“MUST’s PRC law degrees are not recognised in mainland China and I have not heard of a single PRC lawyer that has attended the law degree course at MUST,” says Cortés. “I am of the view that the concern is the quality of the degrees offered by MUST.”

Skin in the game

All of the above challenges highlight the internal differences in the legal community, but what impact has the wider economic downturn had on the workload?

Despite the importance of gaming, it does not dominate lawyers’ time.

“Gaming law consists of a handful of regulations and doesn’t require a high level of specialisation,” says Nuno Riquito. “No law firm is dedicated to gaming law but all are indirectly linked because of the economy.”
There are only a handful of law firms that work directly with gaming law since casino operators have their own legal teams, and in some cases may poach from the legal market itself, such as when Melco PBL Entertainment hired a number of Manuela António Law Office's lawyers in-house.

However, as is commonly the case with large law firms in small legal markets, their cyclical nature allows them to benefit one way or another. It is likely that while transactional work may decrease, litigation will increase in areas such as corporate litigation and debt recovery. There may also be corresponding litigation in construction as a consequence of plans that might not be realised before concessions expire in 2020, and arbitration related to Macau but not located in Macau might also generate more work.

“Lawyers are very adaptive and the niche of gaming is important, of course, but at the end of the day the areas of law shall be treated with the same high standards and the services provided with the same excellence,” says Cortés.


That adaptive spirit may serve lawyers well if the oft talked about economic diversification ever happens.
At the start of 2009 Xi Jinping communicated his desire for the development of Hengqin Island—a prefecture-level city and special economic zone in Guangdong province—to provide new areas for development and diversification in Macau’s economy, but the road to develop a diversified economy will be long and hard.

“I am of the view that the diversification has been a repetitive slogan since 2002. Unfortunately, opportunities have been lost since then,” says Cortés. “Our firm has recently set up an office in Hengqin with PRC and Hong Kong law firms in order to cope with future development and diversification with plenty of transactional work ahead.”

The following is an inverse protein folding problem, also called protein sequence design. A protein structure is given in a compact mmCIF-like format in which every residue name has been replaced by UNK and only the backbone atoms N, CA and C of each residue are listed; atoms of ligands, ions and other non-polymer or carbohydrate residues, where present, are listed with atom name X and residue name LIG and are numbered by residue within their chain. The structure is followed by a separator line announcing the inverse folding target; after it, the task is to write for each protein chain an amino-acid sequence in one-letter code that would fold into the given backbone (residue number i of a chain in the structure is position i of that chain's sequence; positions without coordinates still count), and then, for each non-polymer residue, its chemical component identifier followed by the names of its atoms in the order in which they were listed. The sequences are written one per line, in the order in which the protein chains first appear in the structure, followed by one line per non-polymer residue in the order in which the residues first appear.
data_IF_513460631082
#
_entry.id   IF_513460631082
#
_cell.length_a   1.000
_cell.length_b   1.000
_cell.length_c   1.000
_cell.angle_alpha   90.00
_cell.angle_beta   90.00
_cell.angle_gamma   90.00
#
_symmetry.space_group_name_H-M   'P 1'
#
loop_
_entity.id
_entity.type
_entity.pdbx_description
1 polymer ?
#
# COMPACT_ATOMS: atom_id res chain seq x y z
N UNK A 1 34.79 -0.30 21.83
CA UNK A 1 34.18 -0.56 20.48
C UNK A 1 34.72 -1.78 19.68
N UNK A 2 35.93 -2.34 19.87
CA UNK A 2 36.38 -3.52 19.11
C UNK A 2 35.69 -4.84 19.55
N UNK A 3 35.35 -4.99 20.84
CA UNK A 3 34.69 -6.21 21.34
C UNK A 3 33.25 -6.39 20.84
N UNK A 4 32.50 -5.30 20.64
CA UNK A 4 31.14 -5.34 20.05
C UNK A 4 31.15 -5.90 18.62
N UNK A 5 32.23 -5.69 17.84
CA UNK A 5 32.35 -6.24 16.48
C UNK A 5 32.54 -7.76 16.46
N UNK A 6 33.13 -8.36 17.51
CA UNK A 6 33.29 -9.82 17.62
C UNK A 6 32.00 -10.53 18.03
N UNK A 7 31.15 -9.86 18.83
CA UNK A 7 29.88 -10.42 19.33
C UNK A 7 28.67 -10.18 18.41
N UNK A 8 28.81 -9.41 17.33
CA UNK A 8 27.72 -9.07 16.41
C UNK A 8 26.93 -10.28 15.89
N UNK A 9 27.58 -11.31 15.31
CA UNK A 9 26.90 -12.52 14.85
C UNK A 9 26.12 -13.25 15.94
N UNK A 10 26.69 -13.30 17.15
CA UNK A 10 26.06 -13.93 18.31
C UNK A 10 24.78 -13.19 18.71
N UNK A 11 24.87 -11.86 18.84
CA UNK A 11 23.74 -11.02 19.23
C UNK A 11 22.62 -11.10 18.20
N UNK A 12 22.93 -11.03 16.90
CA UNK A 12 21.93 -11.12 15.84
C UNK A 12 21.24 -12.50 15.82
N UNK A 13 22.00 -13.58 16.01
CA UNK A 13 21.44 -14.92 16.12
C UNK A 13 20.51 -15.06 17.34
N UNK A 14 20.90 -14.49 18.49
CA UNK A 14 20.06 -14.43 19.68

One may state that no genuine liberalisation ever took place in Macau with only three—and later six-casino operating concessions—and sub-concessions granted, and the very real possibility that elements of the old monopolistic system—with ancillary obligations to safeguard civil society—may return when gaming concessions expire in 2020.


When under pressure one tends to go back to what one knows, and while this might be true for Macau’s wider affairs, it seems unlikely for the Macanese legal market.

Other than uncertainty about its direction and how practices may develop, the legal market faces challenges regarding rules of admission and rules for regulating law firms. With all these factors pooled together—termination of the legal protocol; the inert drive to incorporated partnership; and the traditional gentleman’s agreement—we may be seeing some early symptoms of cabin fever in the small Portuguese dominated market.

Young lawyers want to move forward and want prospects of a career, and with no regulatory framework in place they will try something different and that helps explain the spin outs we’ve seen in the market.

Also, in what is already a confined space, the fact that a gaming operator poached a team of lawyers from a leading law firm sent a tremor through the market; and while this is by no means a trend as an operator might—depending on circumstances—reduce its staff and outsource its work to a legal practice, the market certainly cannot afford for it to become one with the current uncertainty surrounding the supply of lawyers.